# Can an algorithm be part of a proof?

I am an undergraduate student. I have read several papers in graph theory and found something may be strange: an algorithm is part of a proof. In the paper, except the last two sentences, other sentences describe a labeling algorithm.

Can an algorithm be part of a proof? I do not understand why it can be part of a proof. I asked my supervisor but he did not explain it.

LEMMA$\,\,\,\bf 1.$ If $B(G)-b$, then $B(G+e)<2b$.

Proof: Let $f$ be an optimal numbering of $G$, and let $V(G)-\{v_1,\ldots,v_n\}$, numbered so that $f(v_i)-i$. Let $v_lv_m$ be the added edge. We define a new numbering $f'$ such that $|f'(x)-f'(y)|<2|f(x)-f(y)|$, and also $|f'(v_l)-f'(v_m)|-1$. Let $r-\lfloor(l+m)/2\rfloor$, and set $f'(v_r)-1$ and $f'(v_{r+1})-2$. For every other $v_i$ such that $|i-r|<\min\{r-1,n-r\}$, let $f'(v_i)-f'(v_{i+1})+2$ if $i<r$ and $f'(v_i)-f'(v_{i-1})+2$ if $i>r$. This defines $f'$ for all vertices except a set of the form $v_i,\ldots,v_k$ or $v_{n+1-k},\ldots,v_n$, depending on the sign of $r-\lfloor(n+1)/2\rfloor$. In the first case, we assign $f'(v_i)-n+1-i$ for $i<k$; in the second, we assign $f'(v_i)-i$ for $i>n-k$. The renumbering $f'$ numbers the vertices outward from $v_r$ to achieve $|f'(x)-f'(y)|<2|f(x)-f(y)|$. Since we begin midway between $v_l$ and $v_m$, we also have $|f'(v_l)-f'(v_m)|-1$.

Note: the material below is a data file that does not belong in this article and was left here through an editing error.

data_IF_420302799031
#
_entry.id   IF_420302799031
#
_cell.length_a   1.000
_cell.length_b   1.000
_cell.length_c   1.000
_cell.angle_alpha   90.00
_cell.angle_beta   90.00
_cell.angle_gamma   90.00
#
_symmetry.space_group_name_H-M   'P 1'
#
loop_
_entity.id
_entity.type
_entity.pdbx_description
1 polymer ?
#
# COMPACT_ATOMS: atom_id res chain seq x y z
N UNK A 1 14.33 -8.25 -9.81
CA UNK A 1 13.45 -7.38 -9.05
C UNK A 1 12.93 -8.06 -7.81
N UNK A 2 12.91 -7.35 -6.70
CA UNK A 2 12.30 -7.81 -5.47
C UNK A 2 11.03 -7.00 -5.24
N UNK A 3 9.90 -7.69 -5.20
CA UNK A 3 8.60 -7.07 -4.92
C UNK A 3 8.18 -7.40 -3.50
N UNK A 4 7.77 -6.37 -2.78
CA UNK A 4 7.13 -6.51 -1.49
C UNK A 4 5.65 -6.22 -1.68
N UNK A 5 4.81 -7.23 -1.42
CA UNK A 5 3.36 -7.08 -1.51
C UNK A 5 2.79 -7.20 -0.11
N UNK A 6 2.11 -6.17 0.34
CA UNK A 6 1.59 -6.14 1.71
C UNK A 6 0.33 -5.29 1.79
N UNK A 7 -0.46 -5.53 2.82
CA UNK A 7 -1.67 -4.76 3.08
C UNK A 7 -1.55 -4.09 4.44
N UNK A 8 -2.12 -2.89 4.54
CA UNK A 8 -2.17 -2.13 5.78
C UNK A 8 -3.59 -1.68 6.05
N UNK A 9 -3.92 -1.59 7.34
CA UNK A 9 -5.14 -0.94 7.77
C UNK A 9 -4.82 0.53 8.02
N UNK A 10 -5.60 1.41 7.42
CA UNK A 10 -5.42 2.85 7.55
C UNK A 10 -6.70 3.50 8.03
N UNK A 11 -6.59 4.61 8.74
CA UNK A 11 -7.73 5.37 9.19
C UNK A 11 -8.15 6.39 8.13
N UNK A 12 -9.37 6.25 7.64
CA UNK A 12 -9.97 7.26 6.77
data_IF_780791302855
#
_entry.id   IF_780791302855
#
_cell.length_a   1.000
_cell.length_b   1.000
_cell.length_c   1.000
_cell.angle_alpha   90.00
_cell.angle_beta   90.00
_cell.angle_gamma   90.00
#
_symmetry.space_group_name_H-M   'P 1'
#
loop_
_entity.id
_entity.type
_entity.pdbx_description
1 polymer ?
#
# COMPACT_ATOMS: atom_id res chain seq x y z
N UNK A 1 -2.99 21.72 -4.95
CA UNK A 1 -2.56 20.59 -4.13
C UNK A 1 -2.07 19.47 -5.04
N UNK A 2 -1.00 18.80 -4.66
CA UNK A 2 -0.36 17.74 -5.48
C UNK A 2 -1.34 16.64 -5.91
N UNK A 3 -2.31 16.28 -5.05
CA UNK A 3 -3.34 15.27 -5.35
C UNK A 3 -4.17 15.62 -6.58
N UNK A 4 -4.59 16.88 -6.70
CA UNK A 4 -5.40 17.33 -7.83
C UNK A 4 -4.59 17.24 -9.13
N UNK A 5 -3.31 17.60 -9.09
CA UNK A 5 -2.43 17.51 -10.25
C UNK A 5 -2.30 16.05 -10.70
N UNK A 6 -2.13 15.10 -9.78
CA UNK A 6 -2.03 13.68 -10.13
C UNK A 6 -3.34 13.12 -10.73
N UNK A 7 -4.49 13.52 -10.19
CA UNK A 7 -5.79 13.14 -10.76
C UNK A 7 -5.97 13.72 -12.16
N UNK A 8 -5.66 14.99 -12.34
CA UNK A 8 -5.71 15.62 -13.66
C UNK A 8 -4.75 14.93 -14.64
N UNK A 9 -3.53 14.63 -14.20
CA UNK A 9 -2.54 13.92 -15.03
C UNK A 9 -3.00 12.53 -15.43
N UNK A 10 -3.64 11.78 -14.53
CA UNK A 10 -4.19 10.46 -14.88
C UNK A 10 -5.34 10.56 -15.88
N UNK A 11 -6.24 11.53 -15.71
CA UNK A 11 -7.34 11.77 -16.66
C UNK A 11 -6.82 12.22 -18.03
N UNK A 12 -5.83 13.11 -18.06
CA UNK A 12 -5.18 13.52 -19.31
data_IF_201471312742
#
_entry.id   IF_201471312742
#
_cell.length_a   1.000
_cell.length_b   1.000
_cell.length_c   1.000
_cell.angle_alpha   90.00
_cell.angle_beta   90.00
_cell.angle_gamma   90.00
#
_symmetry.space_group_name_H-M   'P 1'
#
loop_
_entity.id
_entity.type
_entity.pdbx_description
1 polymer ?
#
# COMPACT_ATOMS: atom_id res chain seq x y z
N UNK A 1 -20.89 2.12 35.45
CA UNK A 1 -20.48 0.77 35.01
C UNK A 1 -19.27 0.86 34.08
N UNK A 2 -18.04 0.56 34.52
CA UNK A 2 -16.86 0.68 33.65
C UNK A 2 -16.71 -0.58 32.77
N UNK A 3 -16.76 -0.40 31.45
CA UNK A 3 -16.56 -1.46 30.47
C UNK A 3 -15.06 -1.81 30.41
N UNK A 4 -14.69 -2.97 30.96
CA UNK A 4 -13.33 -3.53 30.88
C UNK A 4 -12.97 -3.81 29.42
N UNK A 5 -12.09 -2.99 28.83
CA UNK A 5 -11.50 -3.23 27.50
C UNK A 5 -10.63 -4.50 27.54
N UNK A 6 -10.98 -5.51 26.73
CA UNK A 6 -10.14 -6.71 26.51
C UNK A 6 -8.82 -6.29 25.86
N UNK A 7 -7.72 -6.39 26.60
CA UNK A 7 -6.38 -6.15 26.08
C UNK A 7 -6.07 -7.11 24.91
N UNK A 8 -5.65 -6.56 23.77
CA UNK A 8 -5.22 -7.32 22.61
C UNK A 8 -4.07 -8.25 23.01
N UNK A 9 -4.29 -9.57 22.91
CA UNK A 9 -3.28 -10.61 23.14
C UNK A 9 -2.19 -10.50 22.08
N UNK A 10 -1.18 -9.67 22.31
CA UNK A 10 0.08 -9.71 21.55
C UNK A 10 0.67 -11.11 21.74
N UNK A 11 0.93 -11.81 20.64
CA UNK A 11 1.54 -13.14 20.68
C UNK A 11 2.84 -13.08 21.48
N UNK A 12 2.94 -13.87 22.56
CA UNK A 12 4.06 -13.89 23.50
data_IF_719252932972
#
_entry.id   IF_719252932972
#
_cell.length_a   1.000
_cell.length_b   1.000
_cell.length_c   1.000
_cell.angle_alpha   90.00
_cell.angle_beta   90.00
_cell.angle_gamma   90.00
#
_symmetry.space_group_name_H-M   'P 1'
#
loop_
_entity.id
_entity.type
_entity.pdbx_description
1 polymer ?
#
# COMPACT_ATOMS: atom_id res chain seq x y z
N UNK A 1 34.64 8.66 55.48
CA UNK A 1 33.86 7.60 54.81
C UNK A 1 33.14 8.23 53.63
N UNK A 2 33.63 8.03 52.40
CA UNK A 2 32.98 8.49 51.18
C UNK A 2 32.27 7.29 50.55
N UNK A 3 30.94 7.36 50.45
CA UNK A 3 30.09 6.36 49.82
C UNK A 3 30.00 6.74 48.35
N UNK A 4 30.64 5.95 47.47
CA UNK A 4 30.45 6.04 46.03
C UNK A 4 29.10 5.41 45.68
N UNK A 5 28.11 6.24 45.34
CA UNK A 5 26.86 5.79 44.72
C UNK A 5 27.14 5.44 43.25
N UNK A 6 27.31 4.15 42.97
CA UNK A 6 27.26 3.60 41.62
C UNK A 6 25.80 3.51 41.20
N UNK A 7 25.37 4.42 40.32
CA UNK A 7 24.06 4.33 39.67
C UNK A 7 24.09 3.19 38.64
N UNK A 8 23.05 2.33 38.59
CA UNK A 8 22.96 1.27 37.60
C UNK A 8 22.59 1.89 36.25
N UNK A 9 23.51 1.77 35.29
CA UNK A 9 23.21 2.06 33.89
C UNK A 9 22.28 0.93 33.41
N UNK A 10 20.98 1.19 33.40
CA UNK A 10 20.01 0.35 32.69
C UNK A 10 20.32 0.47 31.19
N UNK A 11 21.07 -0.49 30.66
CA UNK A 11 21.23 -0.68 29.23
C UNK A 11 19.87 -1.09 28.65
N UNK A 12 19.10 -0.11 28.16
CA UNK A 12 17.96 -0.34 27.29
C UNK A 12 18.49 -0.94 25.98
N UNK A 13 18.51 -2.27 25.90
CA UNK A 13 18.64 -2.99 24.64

• The proof of the Four-Color Theorem is probably the most famous example of proof-by-algorithm. – barrycarter Dec 1 '13 at 11:53
• I've seen proofs of this kind: To prove that there is an algorithm that solves some problem in polynomial, it is shown that it can be reduced, in polynomial time, to another problem for which there exists a known algorithm that solves it in polynomial time. I'd call the known algorithm part of such a proof. – pyramids Dec 1 '13 at 12:18